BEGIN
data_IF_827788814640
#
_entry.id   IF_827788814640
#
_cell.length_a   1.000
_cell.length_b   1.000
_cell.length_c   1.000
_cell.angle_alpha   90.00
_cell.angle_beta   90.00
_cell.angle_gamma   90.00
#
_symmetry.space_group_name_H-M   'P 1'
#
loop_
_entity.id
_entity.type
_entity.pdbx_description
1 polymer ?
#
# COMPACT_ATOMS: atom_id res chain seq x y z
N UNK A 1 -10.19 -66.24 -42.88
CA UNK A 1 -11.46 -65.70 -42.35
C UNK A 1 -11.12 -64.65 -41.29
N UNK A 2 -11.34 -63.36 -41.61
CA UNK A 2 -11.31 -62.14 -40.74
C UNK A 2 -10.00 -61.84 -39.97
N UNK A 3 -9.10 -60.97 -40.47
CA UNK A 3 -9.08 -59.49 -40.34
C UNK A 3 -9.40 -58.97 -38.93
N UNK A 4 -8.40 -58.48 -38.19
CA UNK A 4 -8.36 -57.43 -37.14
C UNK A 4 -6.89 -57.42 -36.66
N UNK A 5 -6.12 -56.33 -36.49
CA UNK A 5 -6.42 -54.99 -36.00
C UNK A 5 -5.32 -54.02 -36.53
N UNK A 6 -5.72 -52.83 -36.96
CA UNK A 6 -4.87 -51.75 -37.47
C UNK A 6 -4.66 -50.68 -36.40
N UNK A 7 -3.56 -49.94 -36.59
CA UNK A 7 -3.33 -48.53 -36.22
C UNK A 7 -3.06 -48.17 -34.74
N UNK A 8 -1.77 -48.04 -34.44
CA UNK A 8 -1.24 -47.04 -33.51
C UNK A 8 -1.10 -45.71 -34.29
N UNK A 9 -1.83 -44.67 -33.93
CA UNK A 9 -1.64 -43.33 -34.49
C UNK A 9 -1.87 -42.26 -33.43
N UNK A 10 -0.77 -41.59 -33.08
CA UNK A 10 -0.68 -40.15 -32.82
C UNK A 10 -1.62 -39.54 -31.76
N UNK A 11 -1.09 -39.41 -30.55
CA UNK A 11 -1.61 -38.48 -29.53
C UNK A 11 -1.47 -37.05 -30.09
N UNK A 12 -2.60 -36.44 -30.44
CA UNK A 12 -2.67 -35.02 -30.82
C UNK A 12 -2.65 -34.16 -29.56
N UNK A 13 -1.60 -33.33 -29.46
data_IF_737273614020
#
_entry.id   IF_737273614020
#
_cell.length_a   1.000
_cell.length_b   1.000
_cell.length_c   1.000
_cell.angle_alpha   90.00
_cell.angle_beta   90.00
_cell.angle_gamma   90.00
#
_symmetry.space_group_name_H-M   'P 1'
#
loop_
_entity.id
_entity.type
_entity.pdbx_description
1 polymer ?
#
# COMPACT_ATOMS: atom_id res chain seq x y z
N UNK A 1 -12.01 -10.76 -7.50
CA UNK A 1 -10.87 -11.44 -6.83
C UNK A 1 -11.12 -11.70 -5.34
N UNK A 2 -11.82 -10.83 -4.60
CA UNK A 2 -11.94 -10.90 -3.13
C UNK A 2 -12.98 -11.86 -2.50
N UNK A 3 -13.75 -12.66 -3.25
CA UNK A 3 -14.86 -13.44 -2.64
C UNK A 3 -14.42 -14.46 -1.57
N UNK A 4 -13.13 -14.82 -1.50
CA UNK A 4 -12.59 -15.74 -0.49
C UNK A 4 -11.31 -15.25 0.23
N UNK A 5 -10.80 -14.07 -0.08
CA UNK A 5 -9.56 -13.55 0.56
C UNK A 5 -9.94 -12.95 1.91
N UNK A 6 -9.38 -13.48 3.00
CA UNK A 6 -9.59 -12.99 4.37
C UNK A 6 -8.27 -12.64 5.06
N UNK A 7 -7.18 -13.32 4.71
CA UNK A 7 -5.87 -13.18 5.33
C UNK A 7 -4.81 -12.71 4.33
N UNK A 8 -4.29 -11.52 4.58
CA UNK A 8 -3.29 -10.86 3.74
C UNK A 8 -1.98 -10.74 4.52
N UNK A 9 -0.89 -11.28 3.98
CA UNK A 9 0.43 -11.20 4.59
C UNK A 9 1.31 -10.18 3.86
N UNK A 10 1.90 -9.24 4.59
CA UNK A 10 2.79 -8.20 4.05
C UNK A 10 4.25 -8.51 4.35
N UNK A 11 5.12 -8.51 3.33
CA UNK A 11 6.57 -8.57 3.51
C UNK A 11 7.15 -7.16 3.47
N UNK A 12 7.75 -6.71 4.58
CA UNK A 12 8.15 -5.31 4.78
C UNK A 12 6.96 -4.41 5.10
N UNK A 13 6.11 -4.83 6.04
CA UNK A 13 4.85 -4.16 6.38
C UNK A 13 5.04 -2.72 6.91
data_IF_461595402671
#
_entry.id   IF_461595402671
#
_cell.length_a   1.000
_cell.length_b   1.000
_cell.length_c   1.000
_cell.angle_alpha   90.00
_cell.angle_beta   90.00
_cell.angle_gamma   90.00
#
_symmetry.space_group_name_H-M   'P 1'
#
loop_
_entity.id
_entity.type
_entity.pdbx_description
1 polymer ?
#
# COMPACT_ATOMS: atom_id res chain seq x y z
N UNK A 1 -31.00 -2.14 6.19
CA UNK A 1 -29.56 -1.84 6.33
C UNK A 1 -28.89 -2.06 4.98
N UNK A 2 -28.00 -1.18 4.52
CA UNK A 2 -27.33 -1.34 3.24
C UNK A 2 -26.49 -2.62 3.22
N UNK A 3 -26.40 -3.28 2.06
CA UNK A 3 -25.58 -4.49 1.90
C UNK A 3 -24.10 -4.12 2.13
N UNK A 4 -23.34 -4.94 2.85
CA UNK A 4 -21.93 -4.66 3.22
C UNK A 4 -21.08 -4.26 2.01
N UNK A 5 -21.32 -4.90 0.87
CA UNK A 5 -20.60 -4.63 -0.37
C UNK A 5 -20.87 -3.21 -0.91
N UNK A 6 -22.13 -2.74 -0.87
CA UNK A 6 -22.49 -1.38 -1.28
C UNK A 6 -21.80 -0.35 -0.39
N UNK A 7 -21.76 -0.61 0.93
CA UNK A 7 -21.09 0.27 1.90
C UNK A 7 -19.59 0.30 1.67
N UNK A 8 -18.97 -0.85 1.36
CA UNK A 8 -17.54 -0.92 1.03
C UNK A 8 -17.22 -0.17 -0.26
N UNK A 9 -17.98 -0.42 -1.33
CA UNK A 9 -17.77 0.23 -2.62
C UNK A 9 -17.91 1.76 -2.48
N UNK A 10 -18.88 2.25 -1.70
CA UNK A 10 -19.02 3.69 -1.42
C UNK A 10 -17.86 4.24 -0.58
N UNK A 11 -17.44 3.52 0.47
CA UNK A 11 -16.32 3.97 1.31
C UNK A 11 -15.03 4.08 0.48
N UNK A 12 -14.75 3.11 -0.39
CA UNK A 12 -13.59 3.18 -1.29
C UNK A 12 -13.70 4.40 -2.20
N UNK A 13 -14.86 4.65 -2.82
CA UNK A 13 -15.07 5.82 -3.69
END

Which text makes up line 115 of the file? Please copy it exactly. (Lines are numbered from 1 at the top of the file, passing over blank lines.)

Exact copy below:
CA UNK A 13 4.85 -4.16 6.38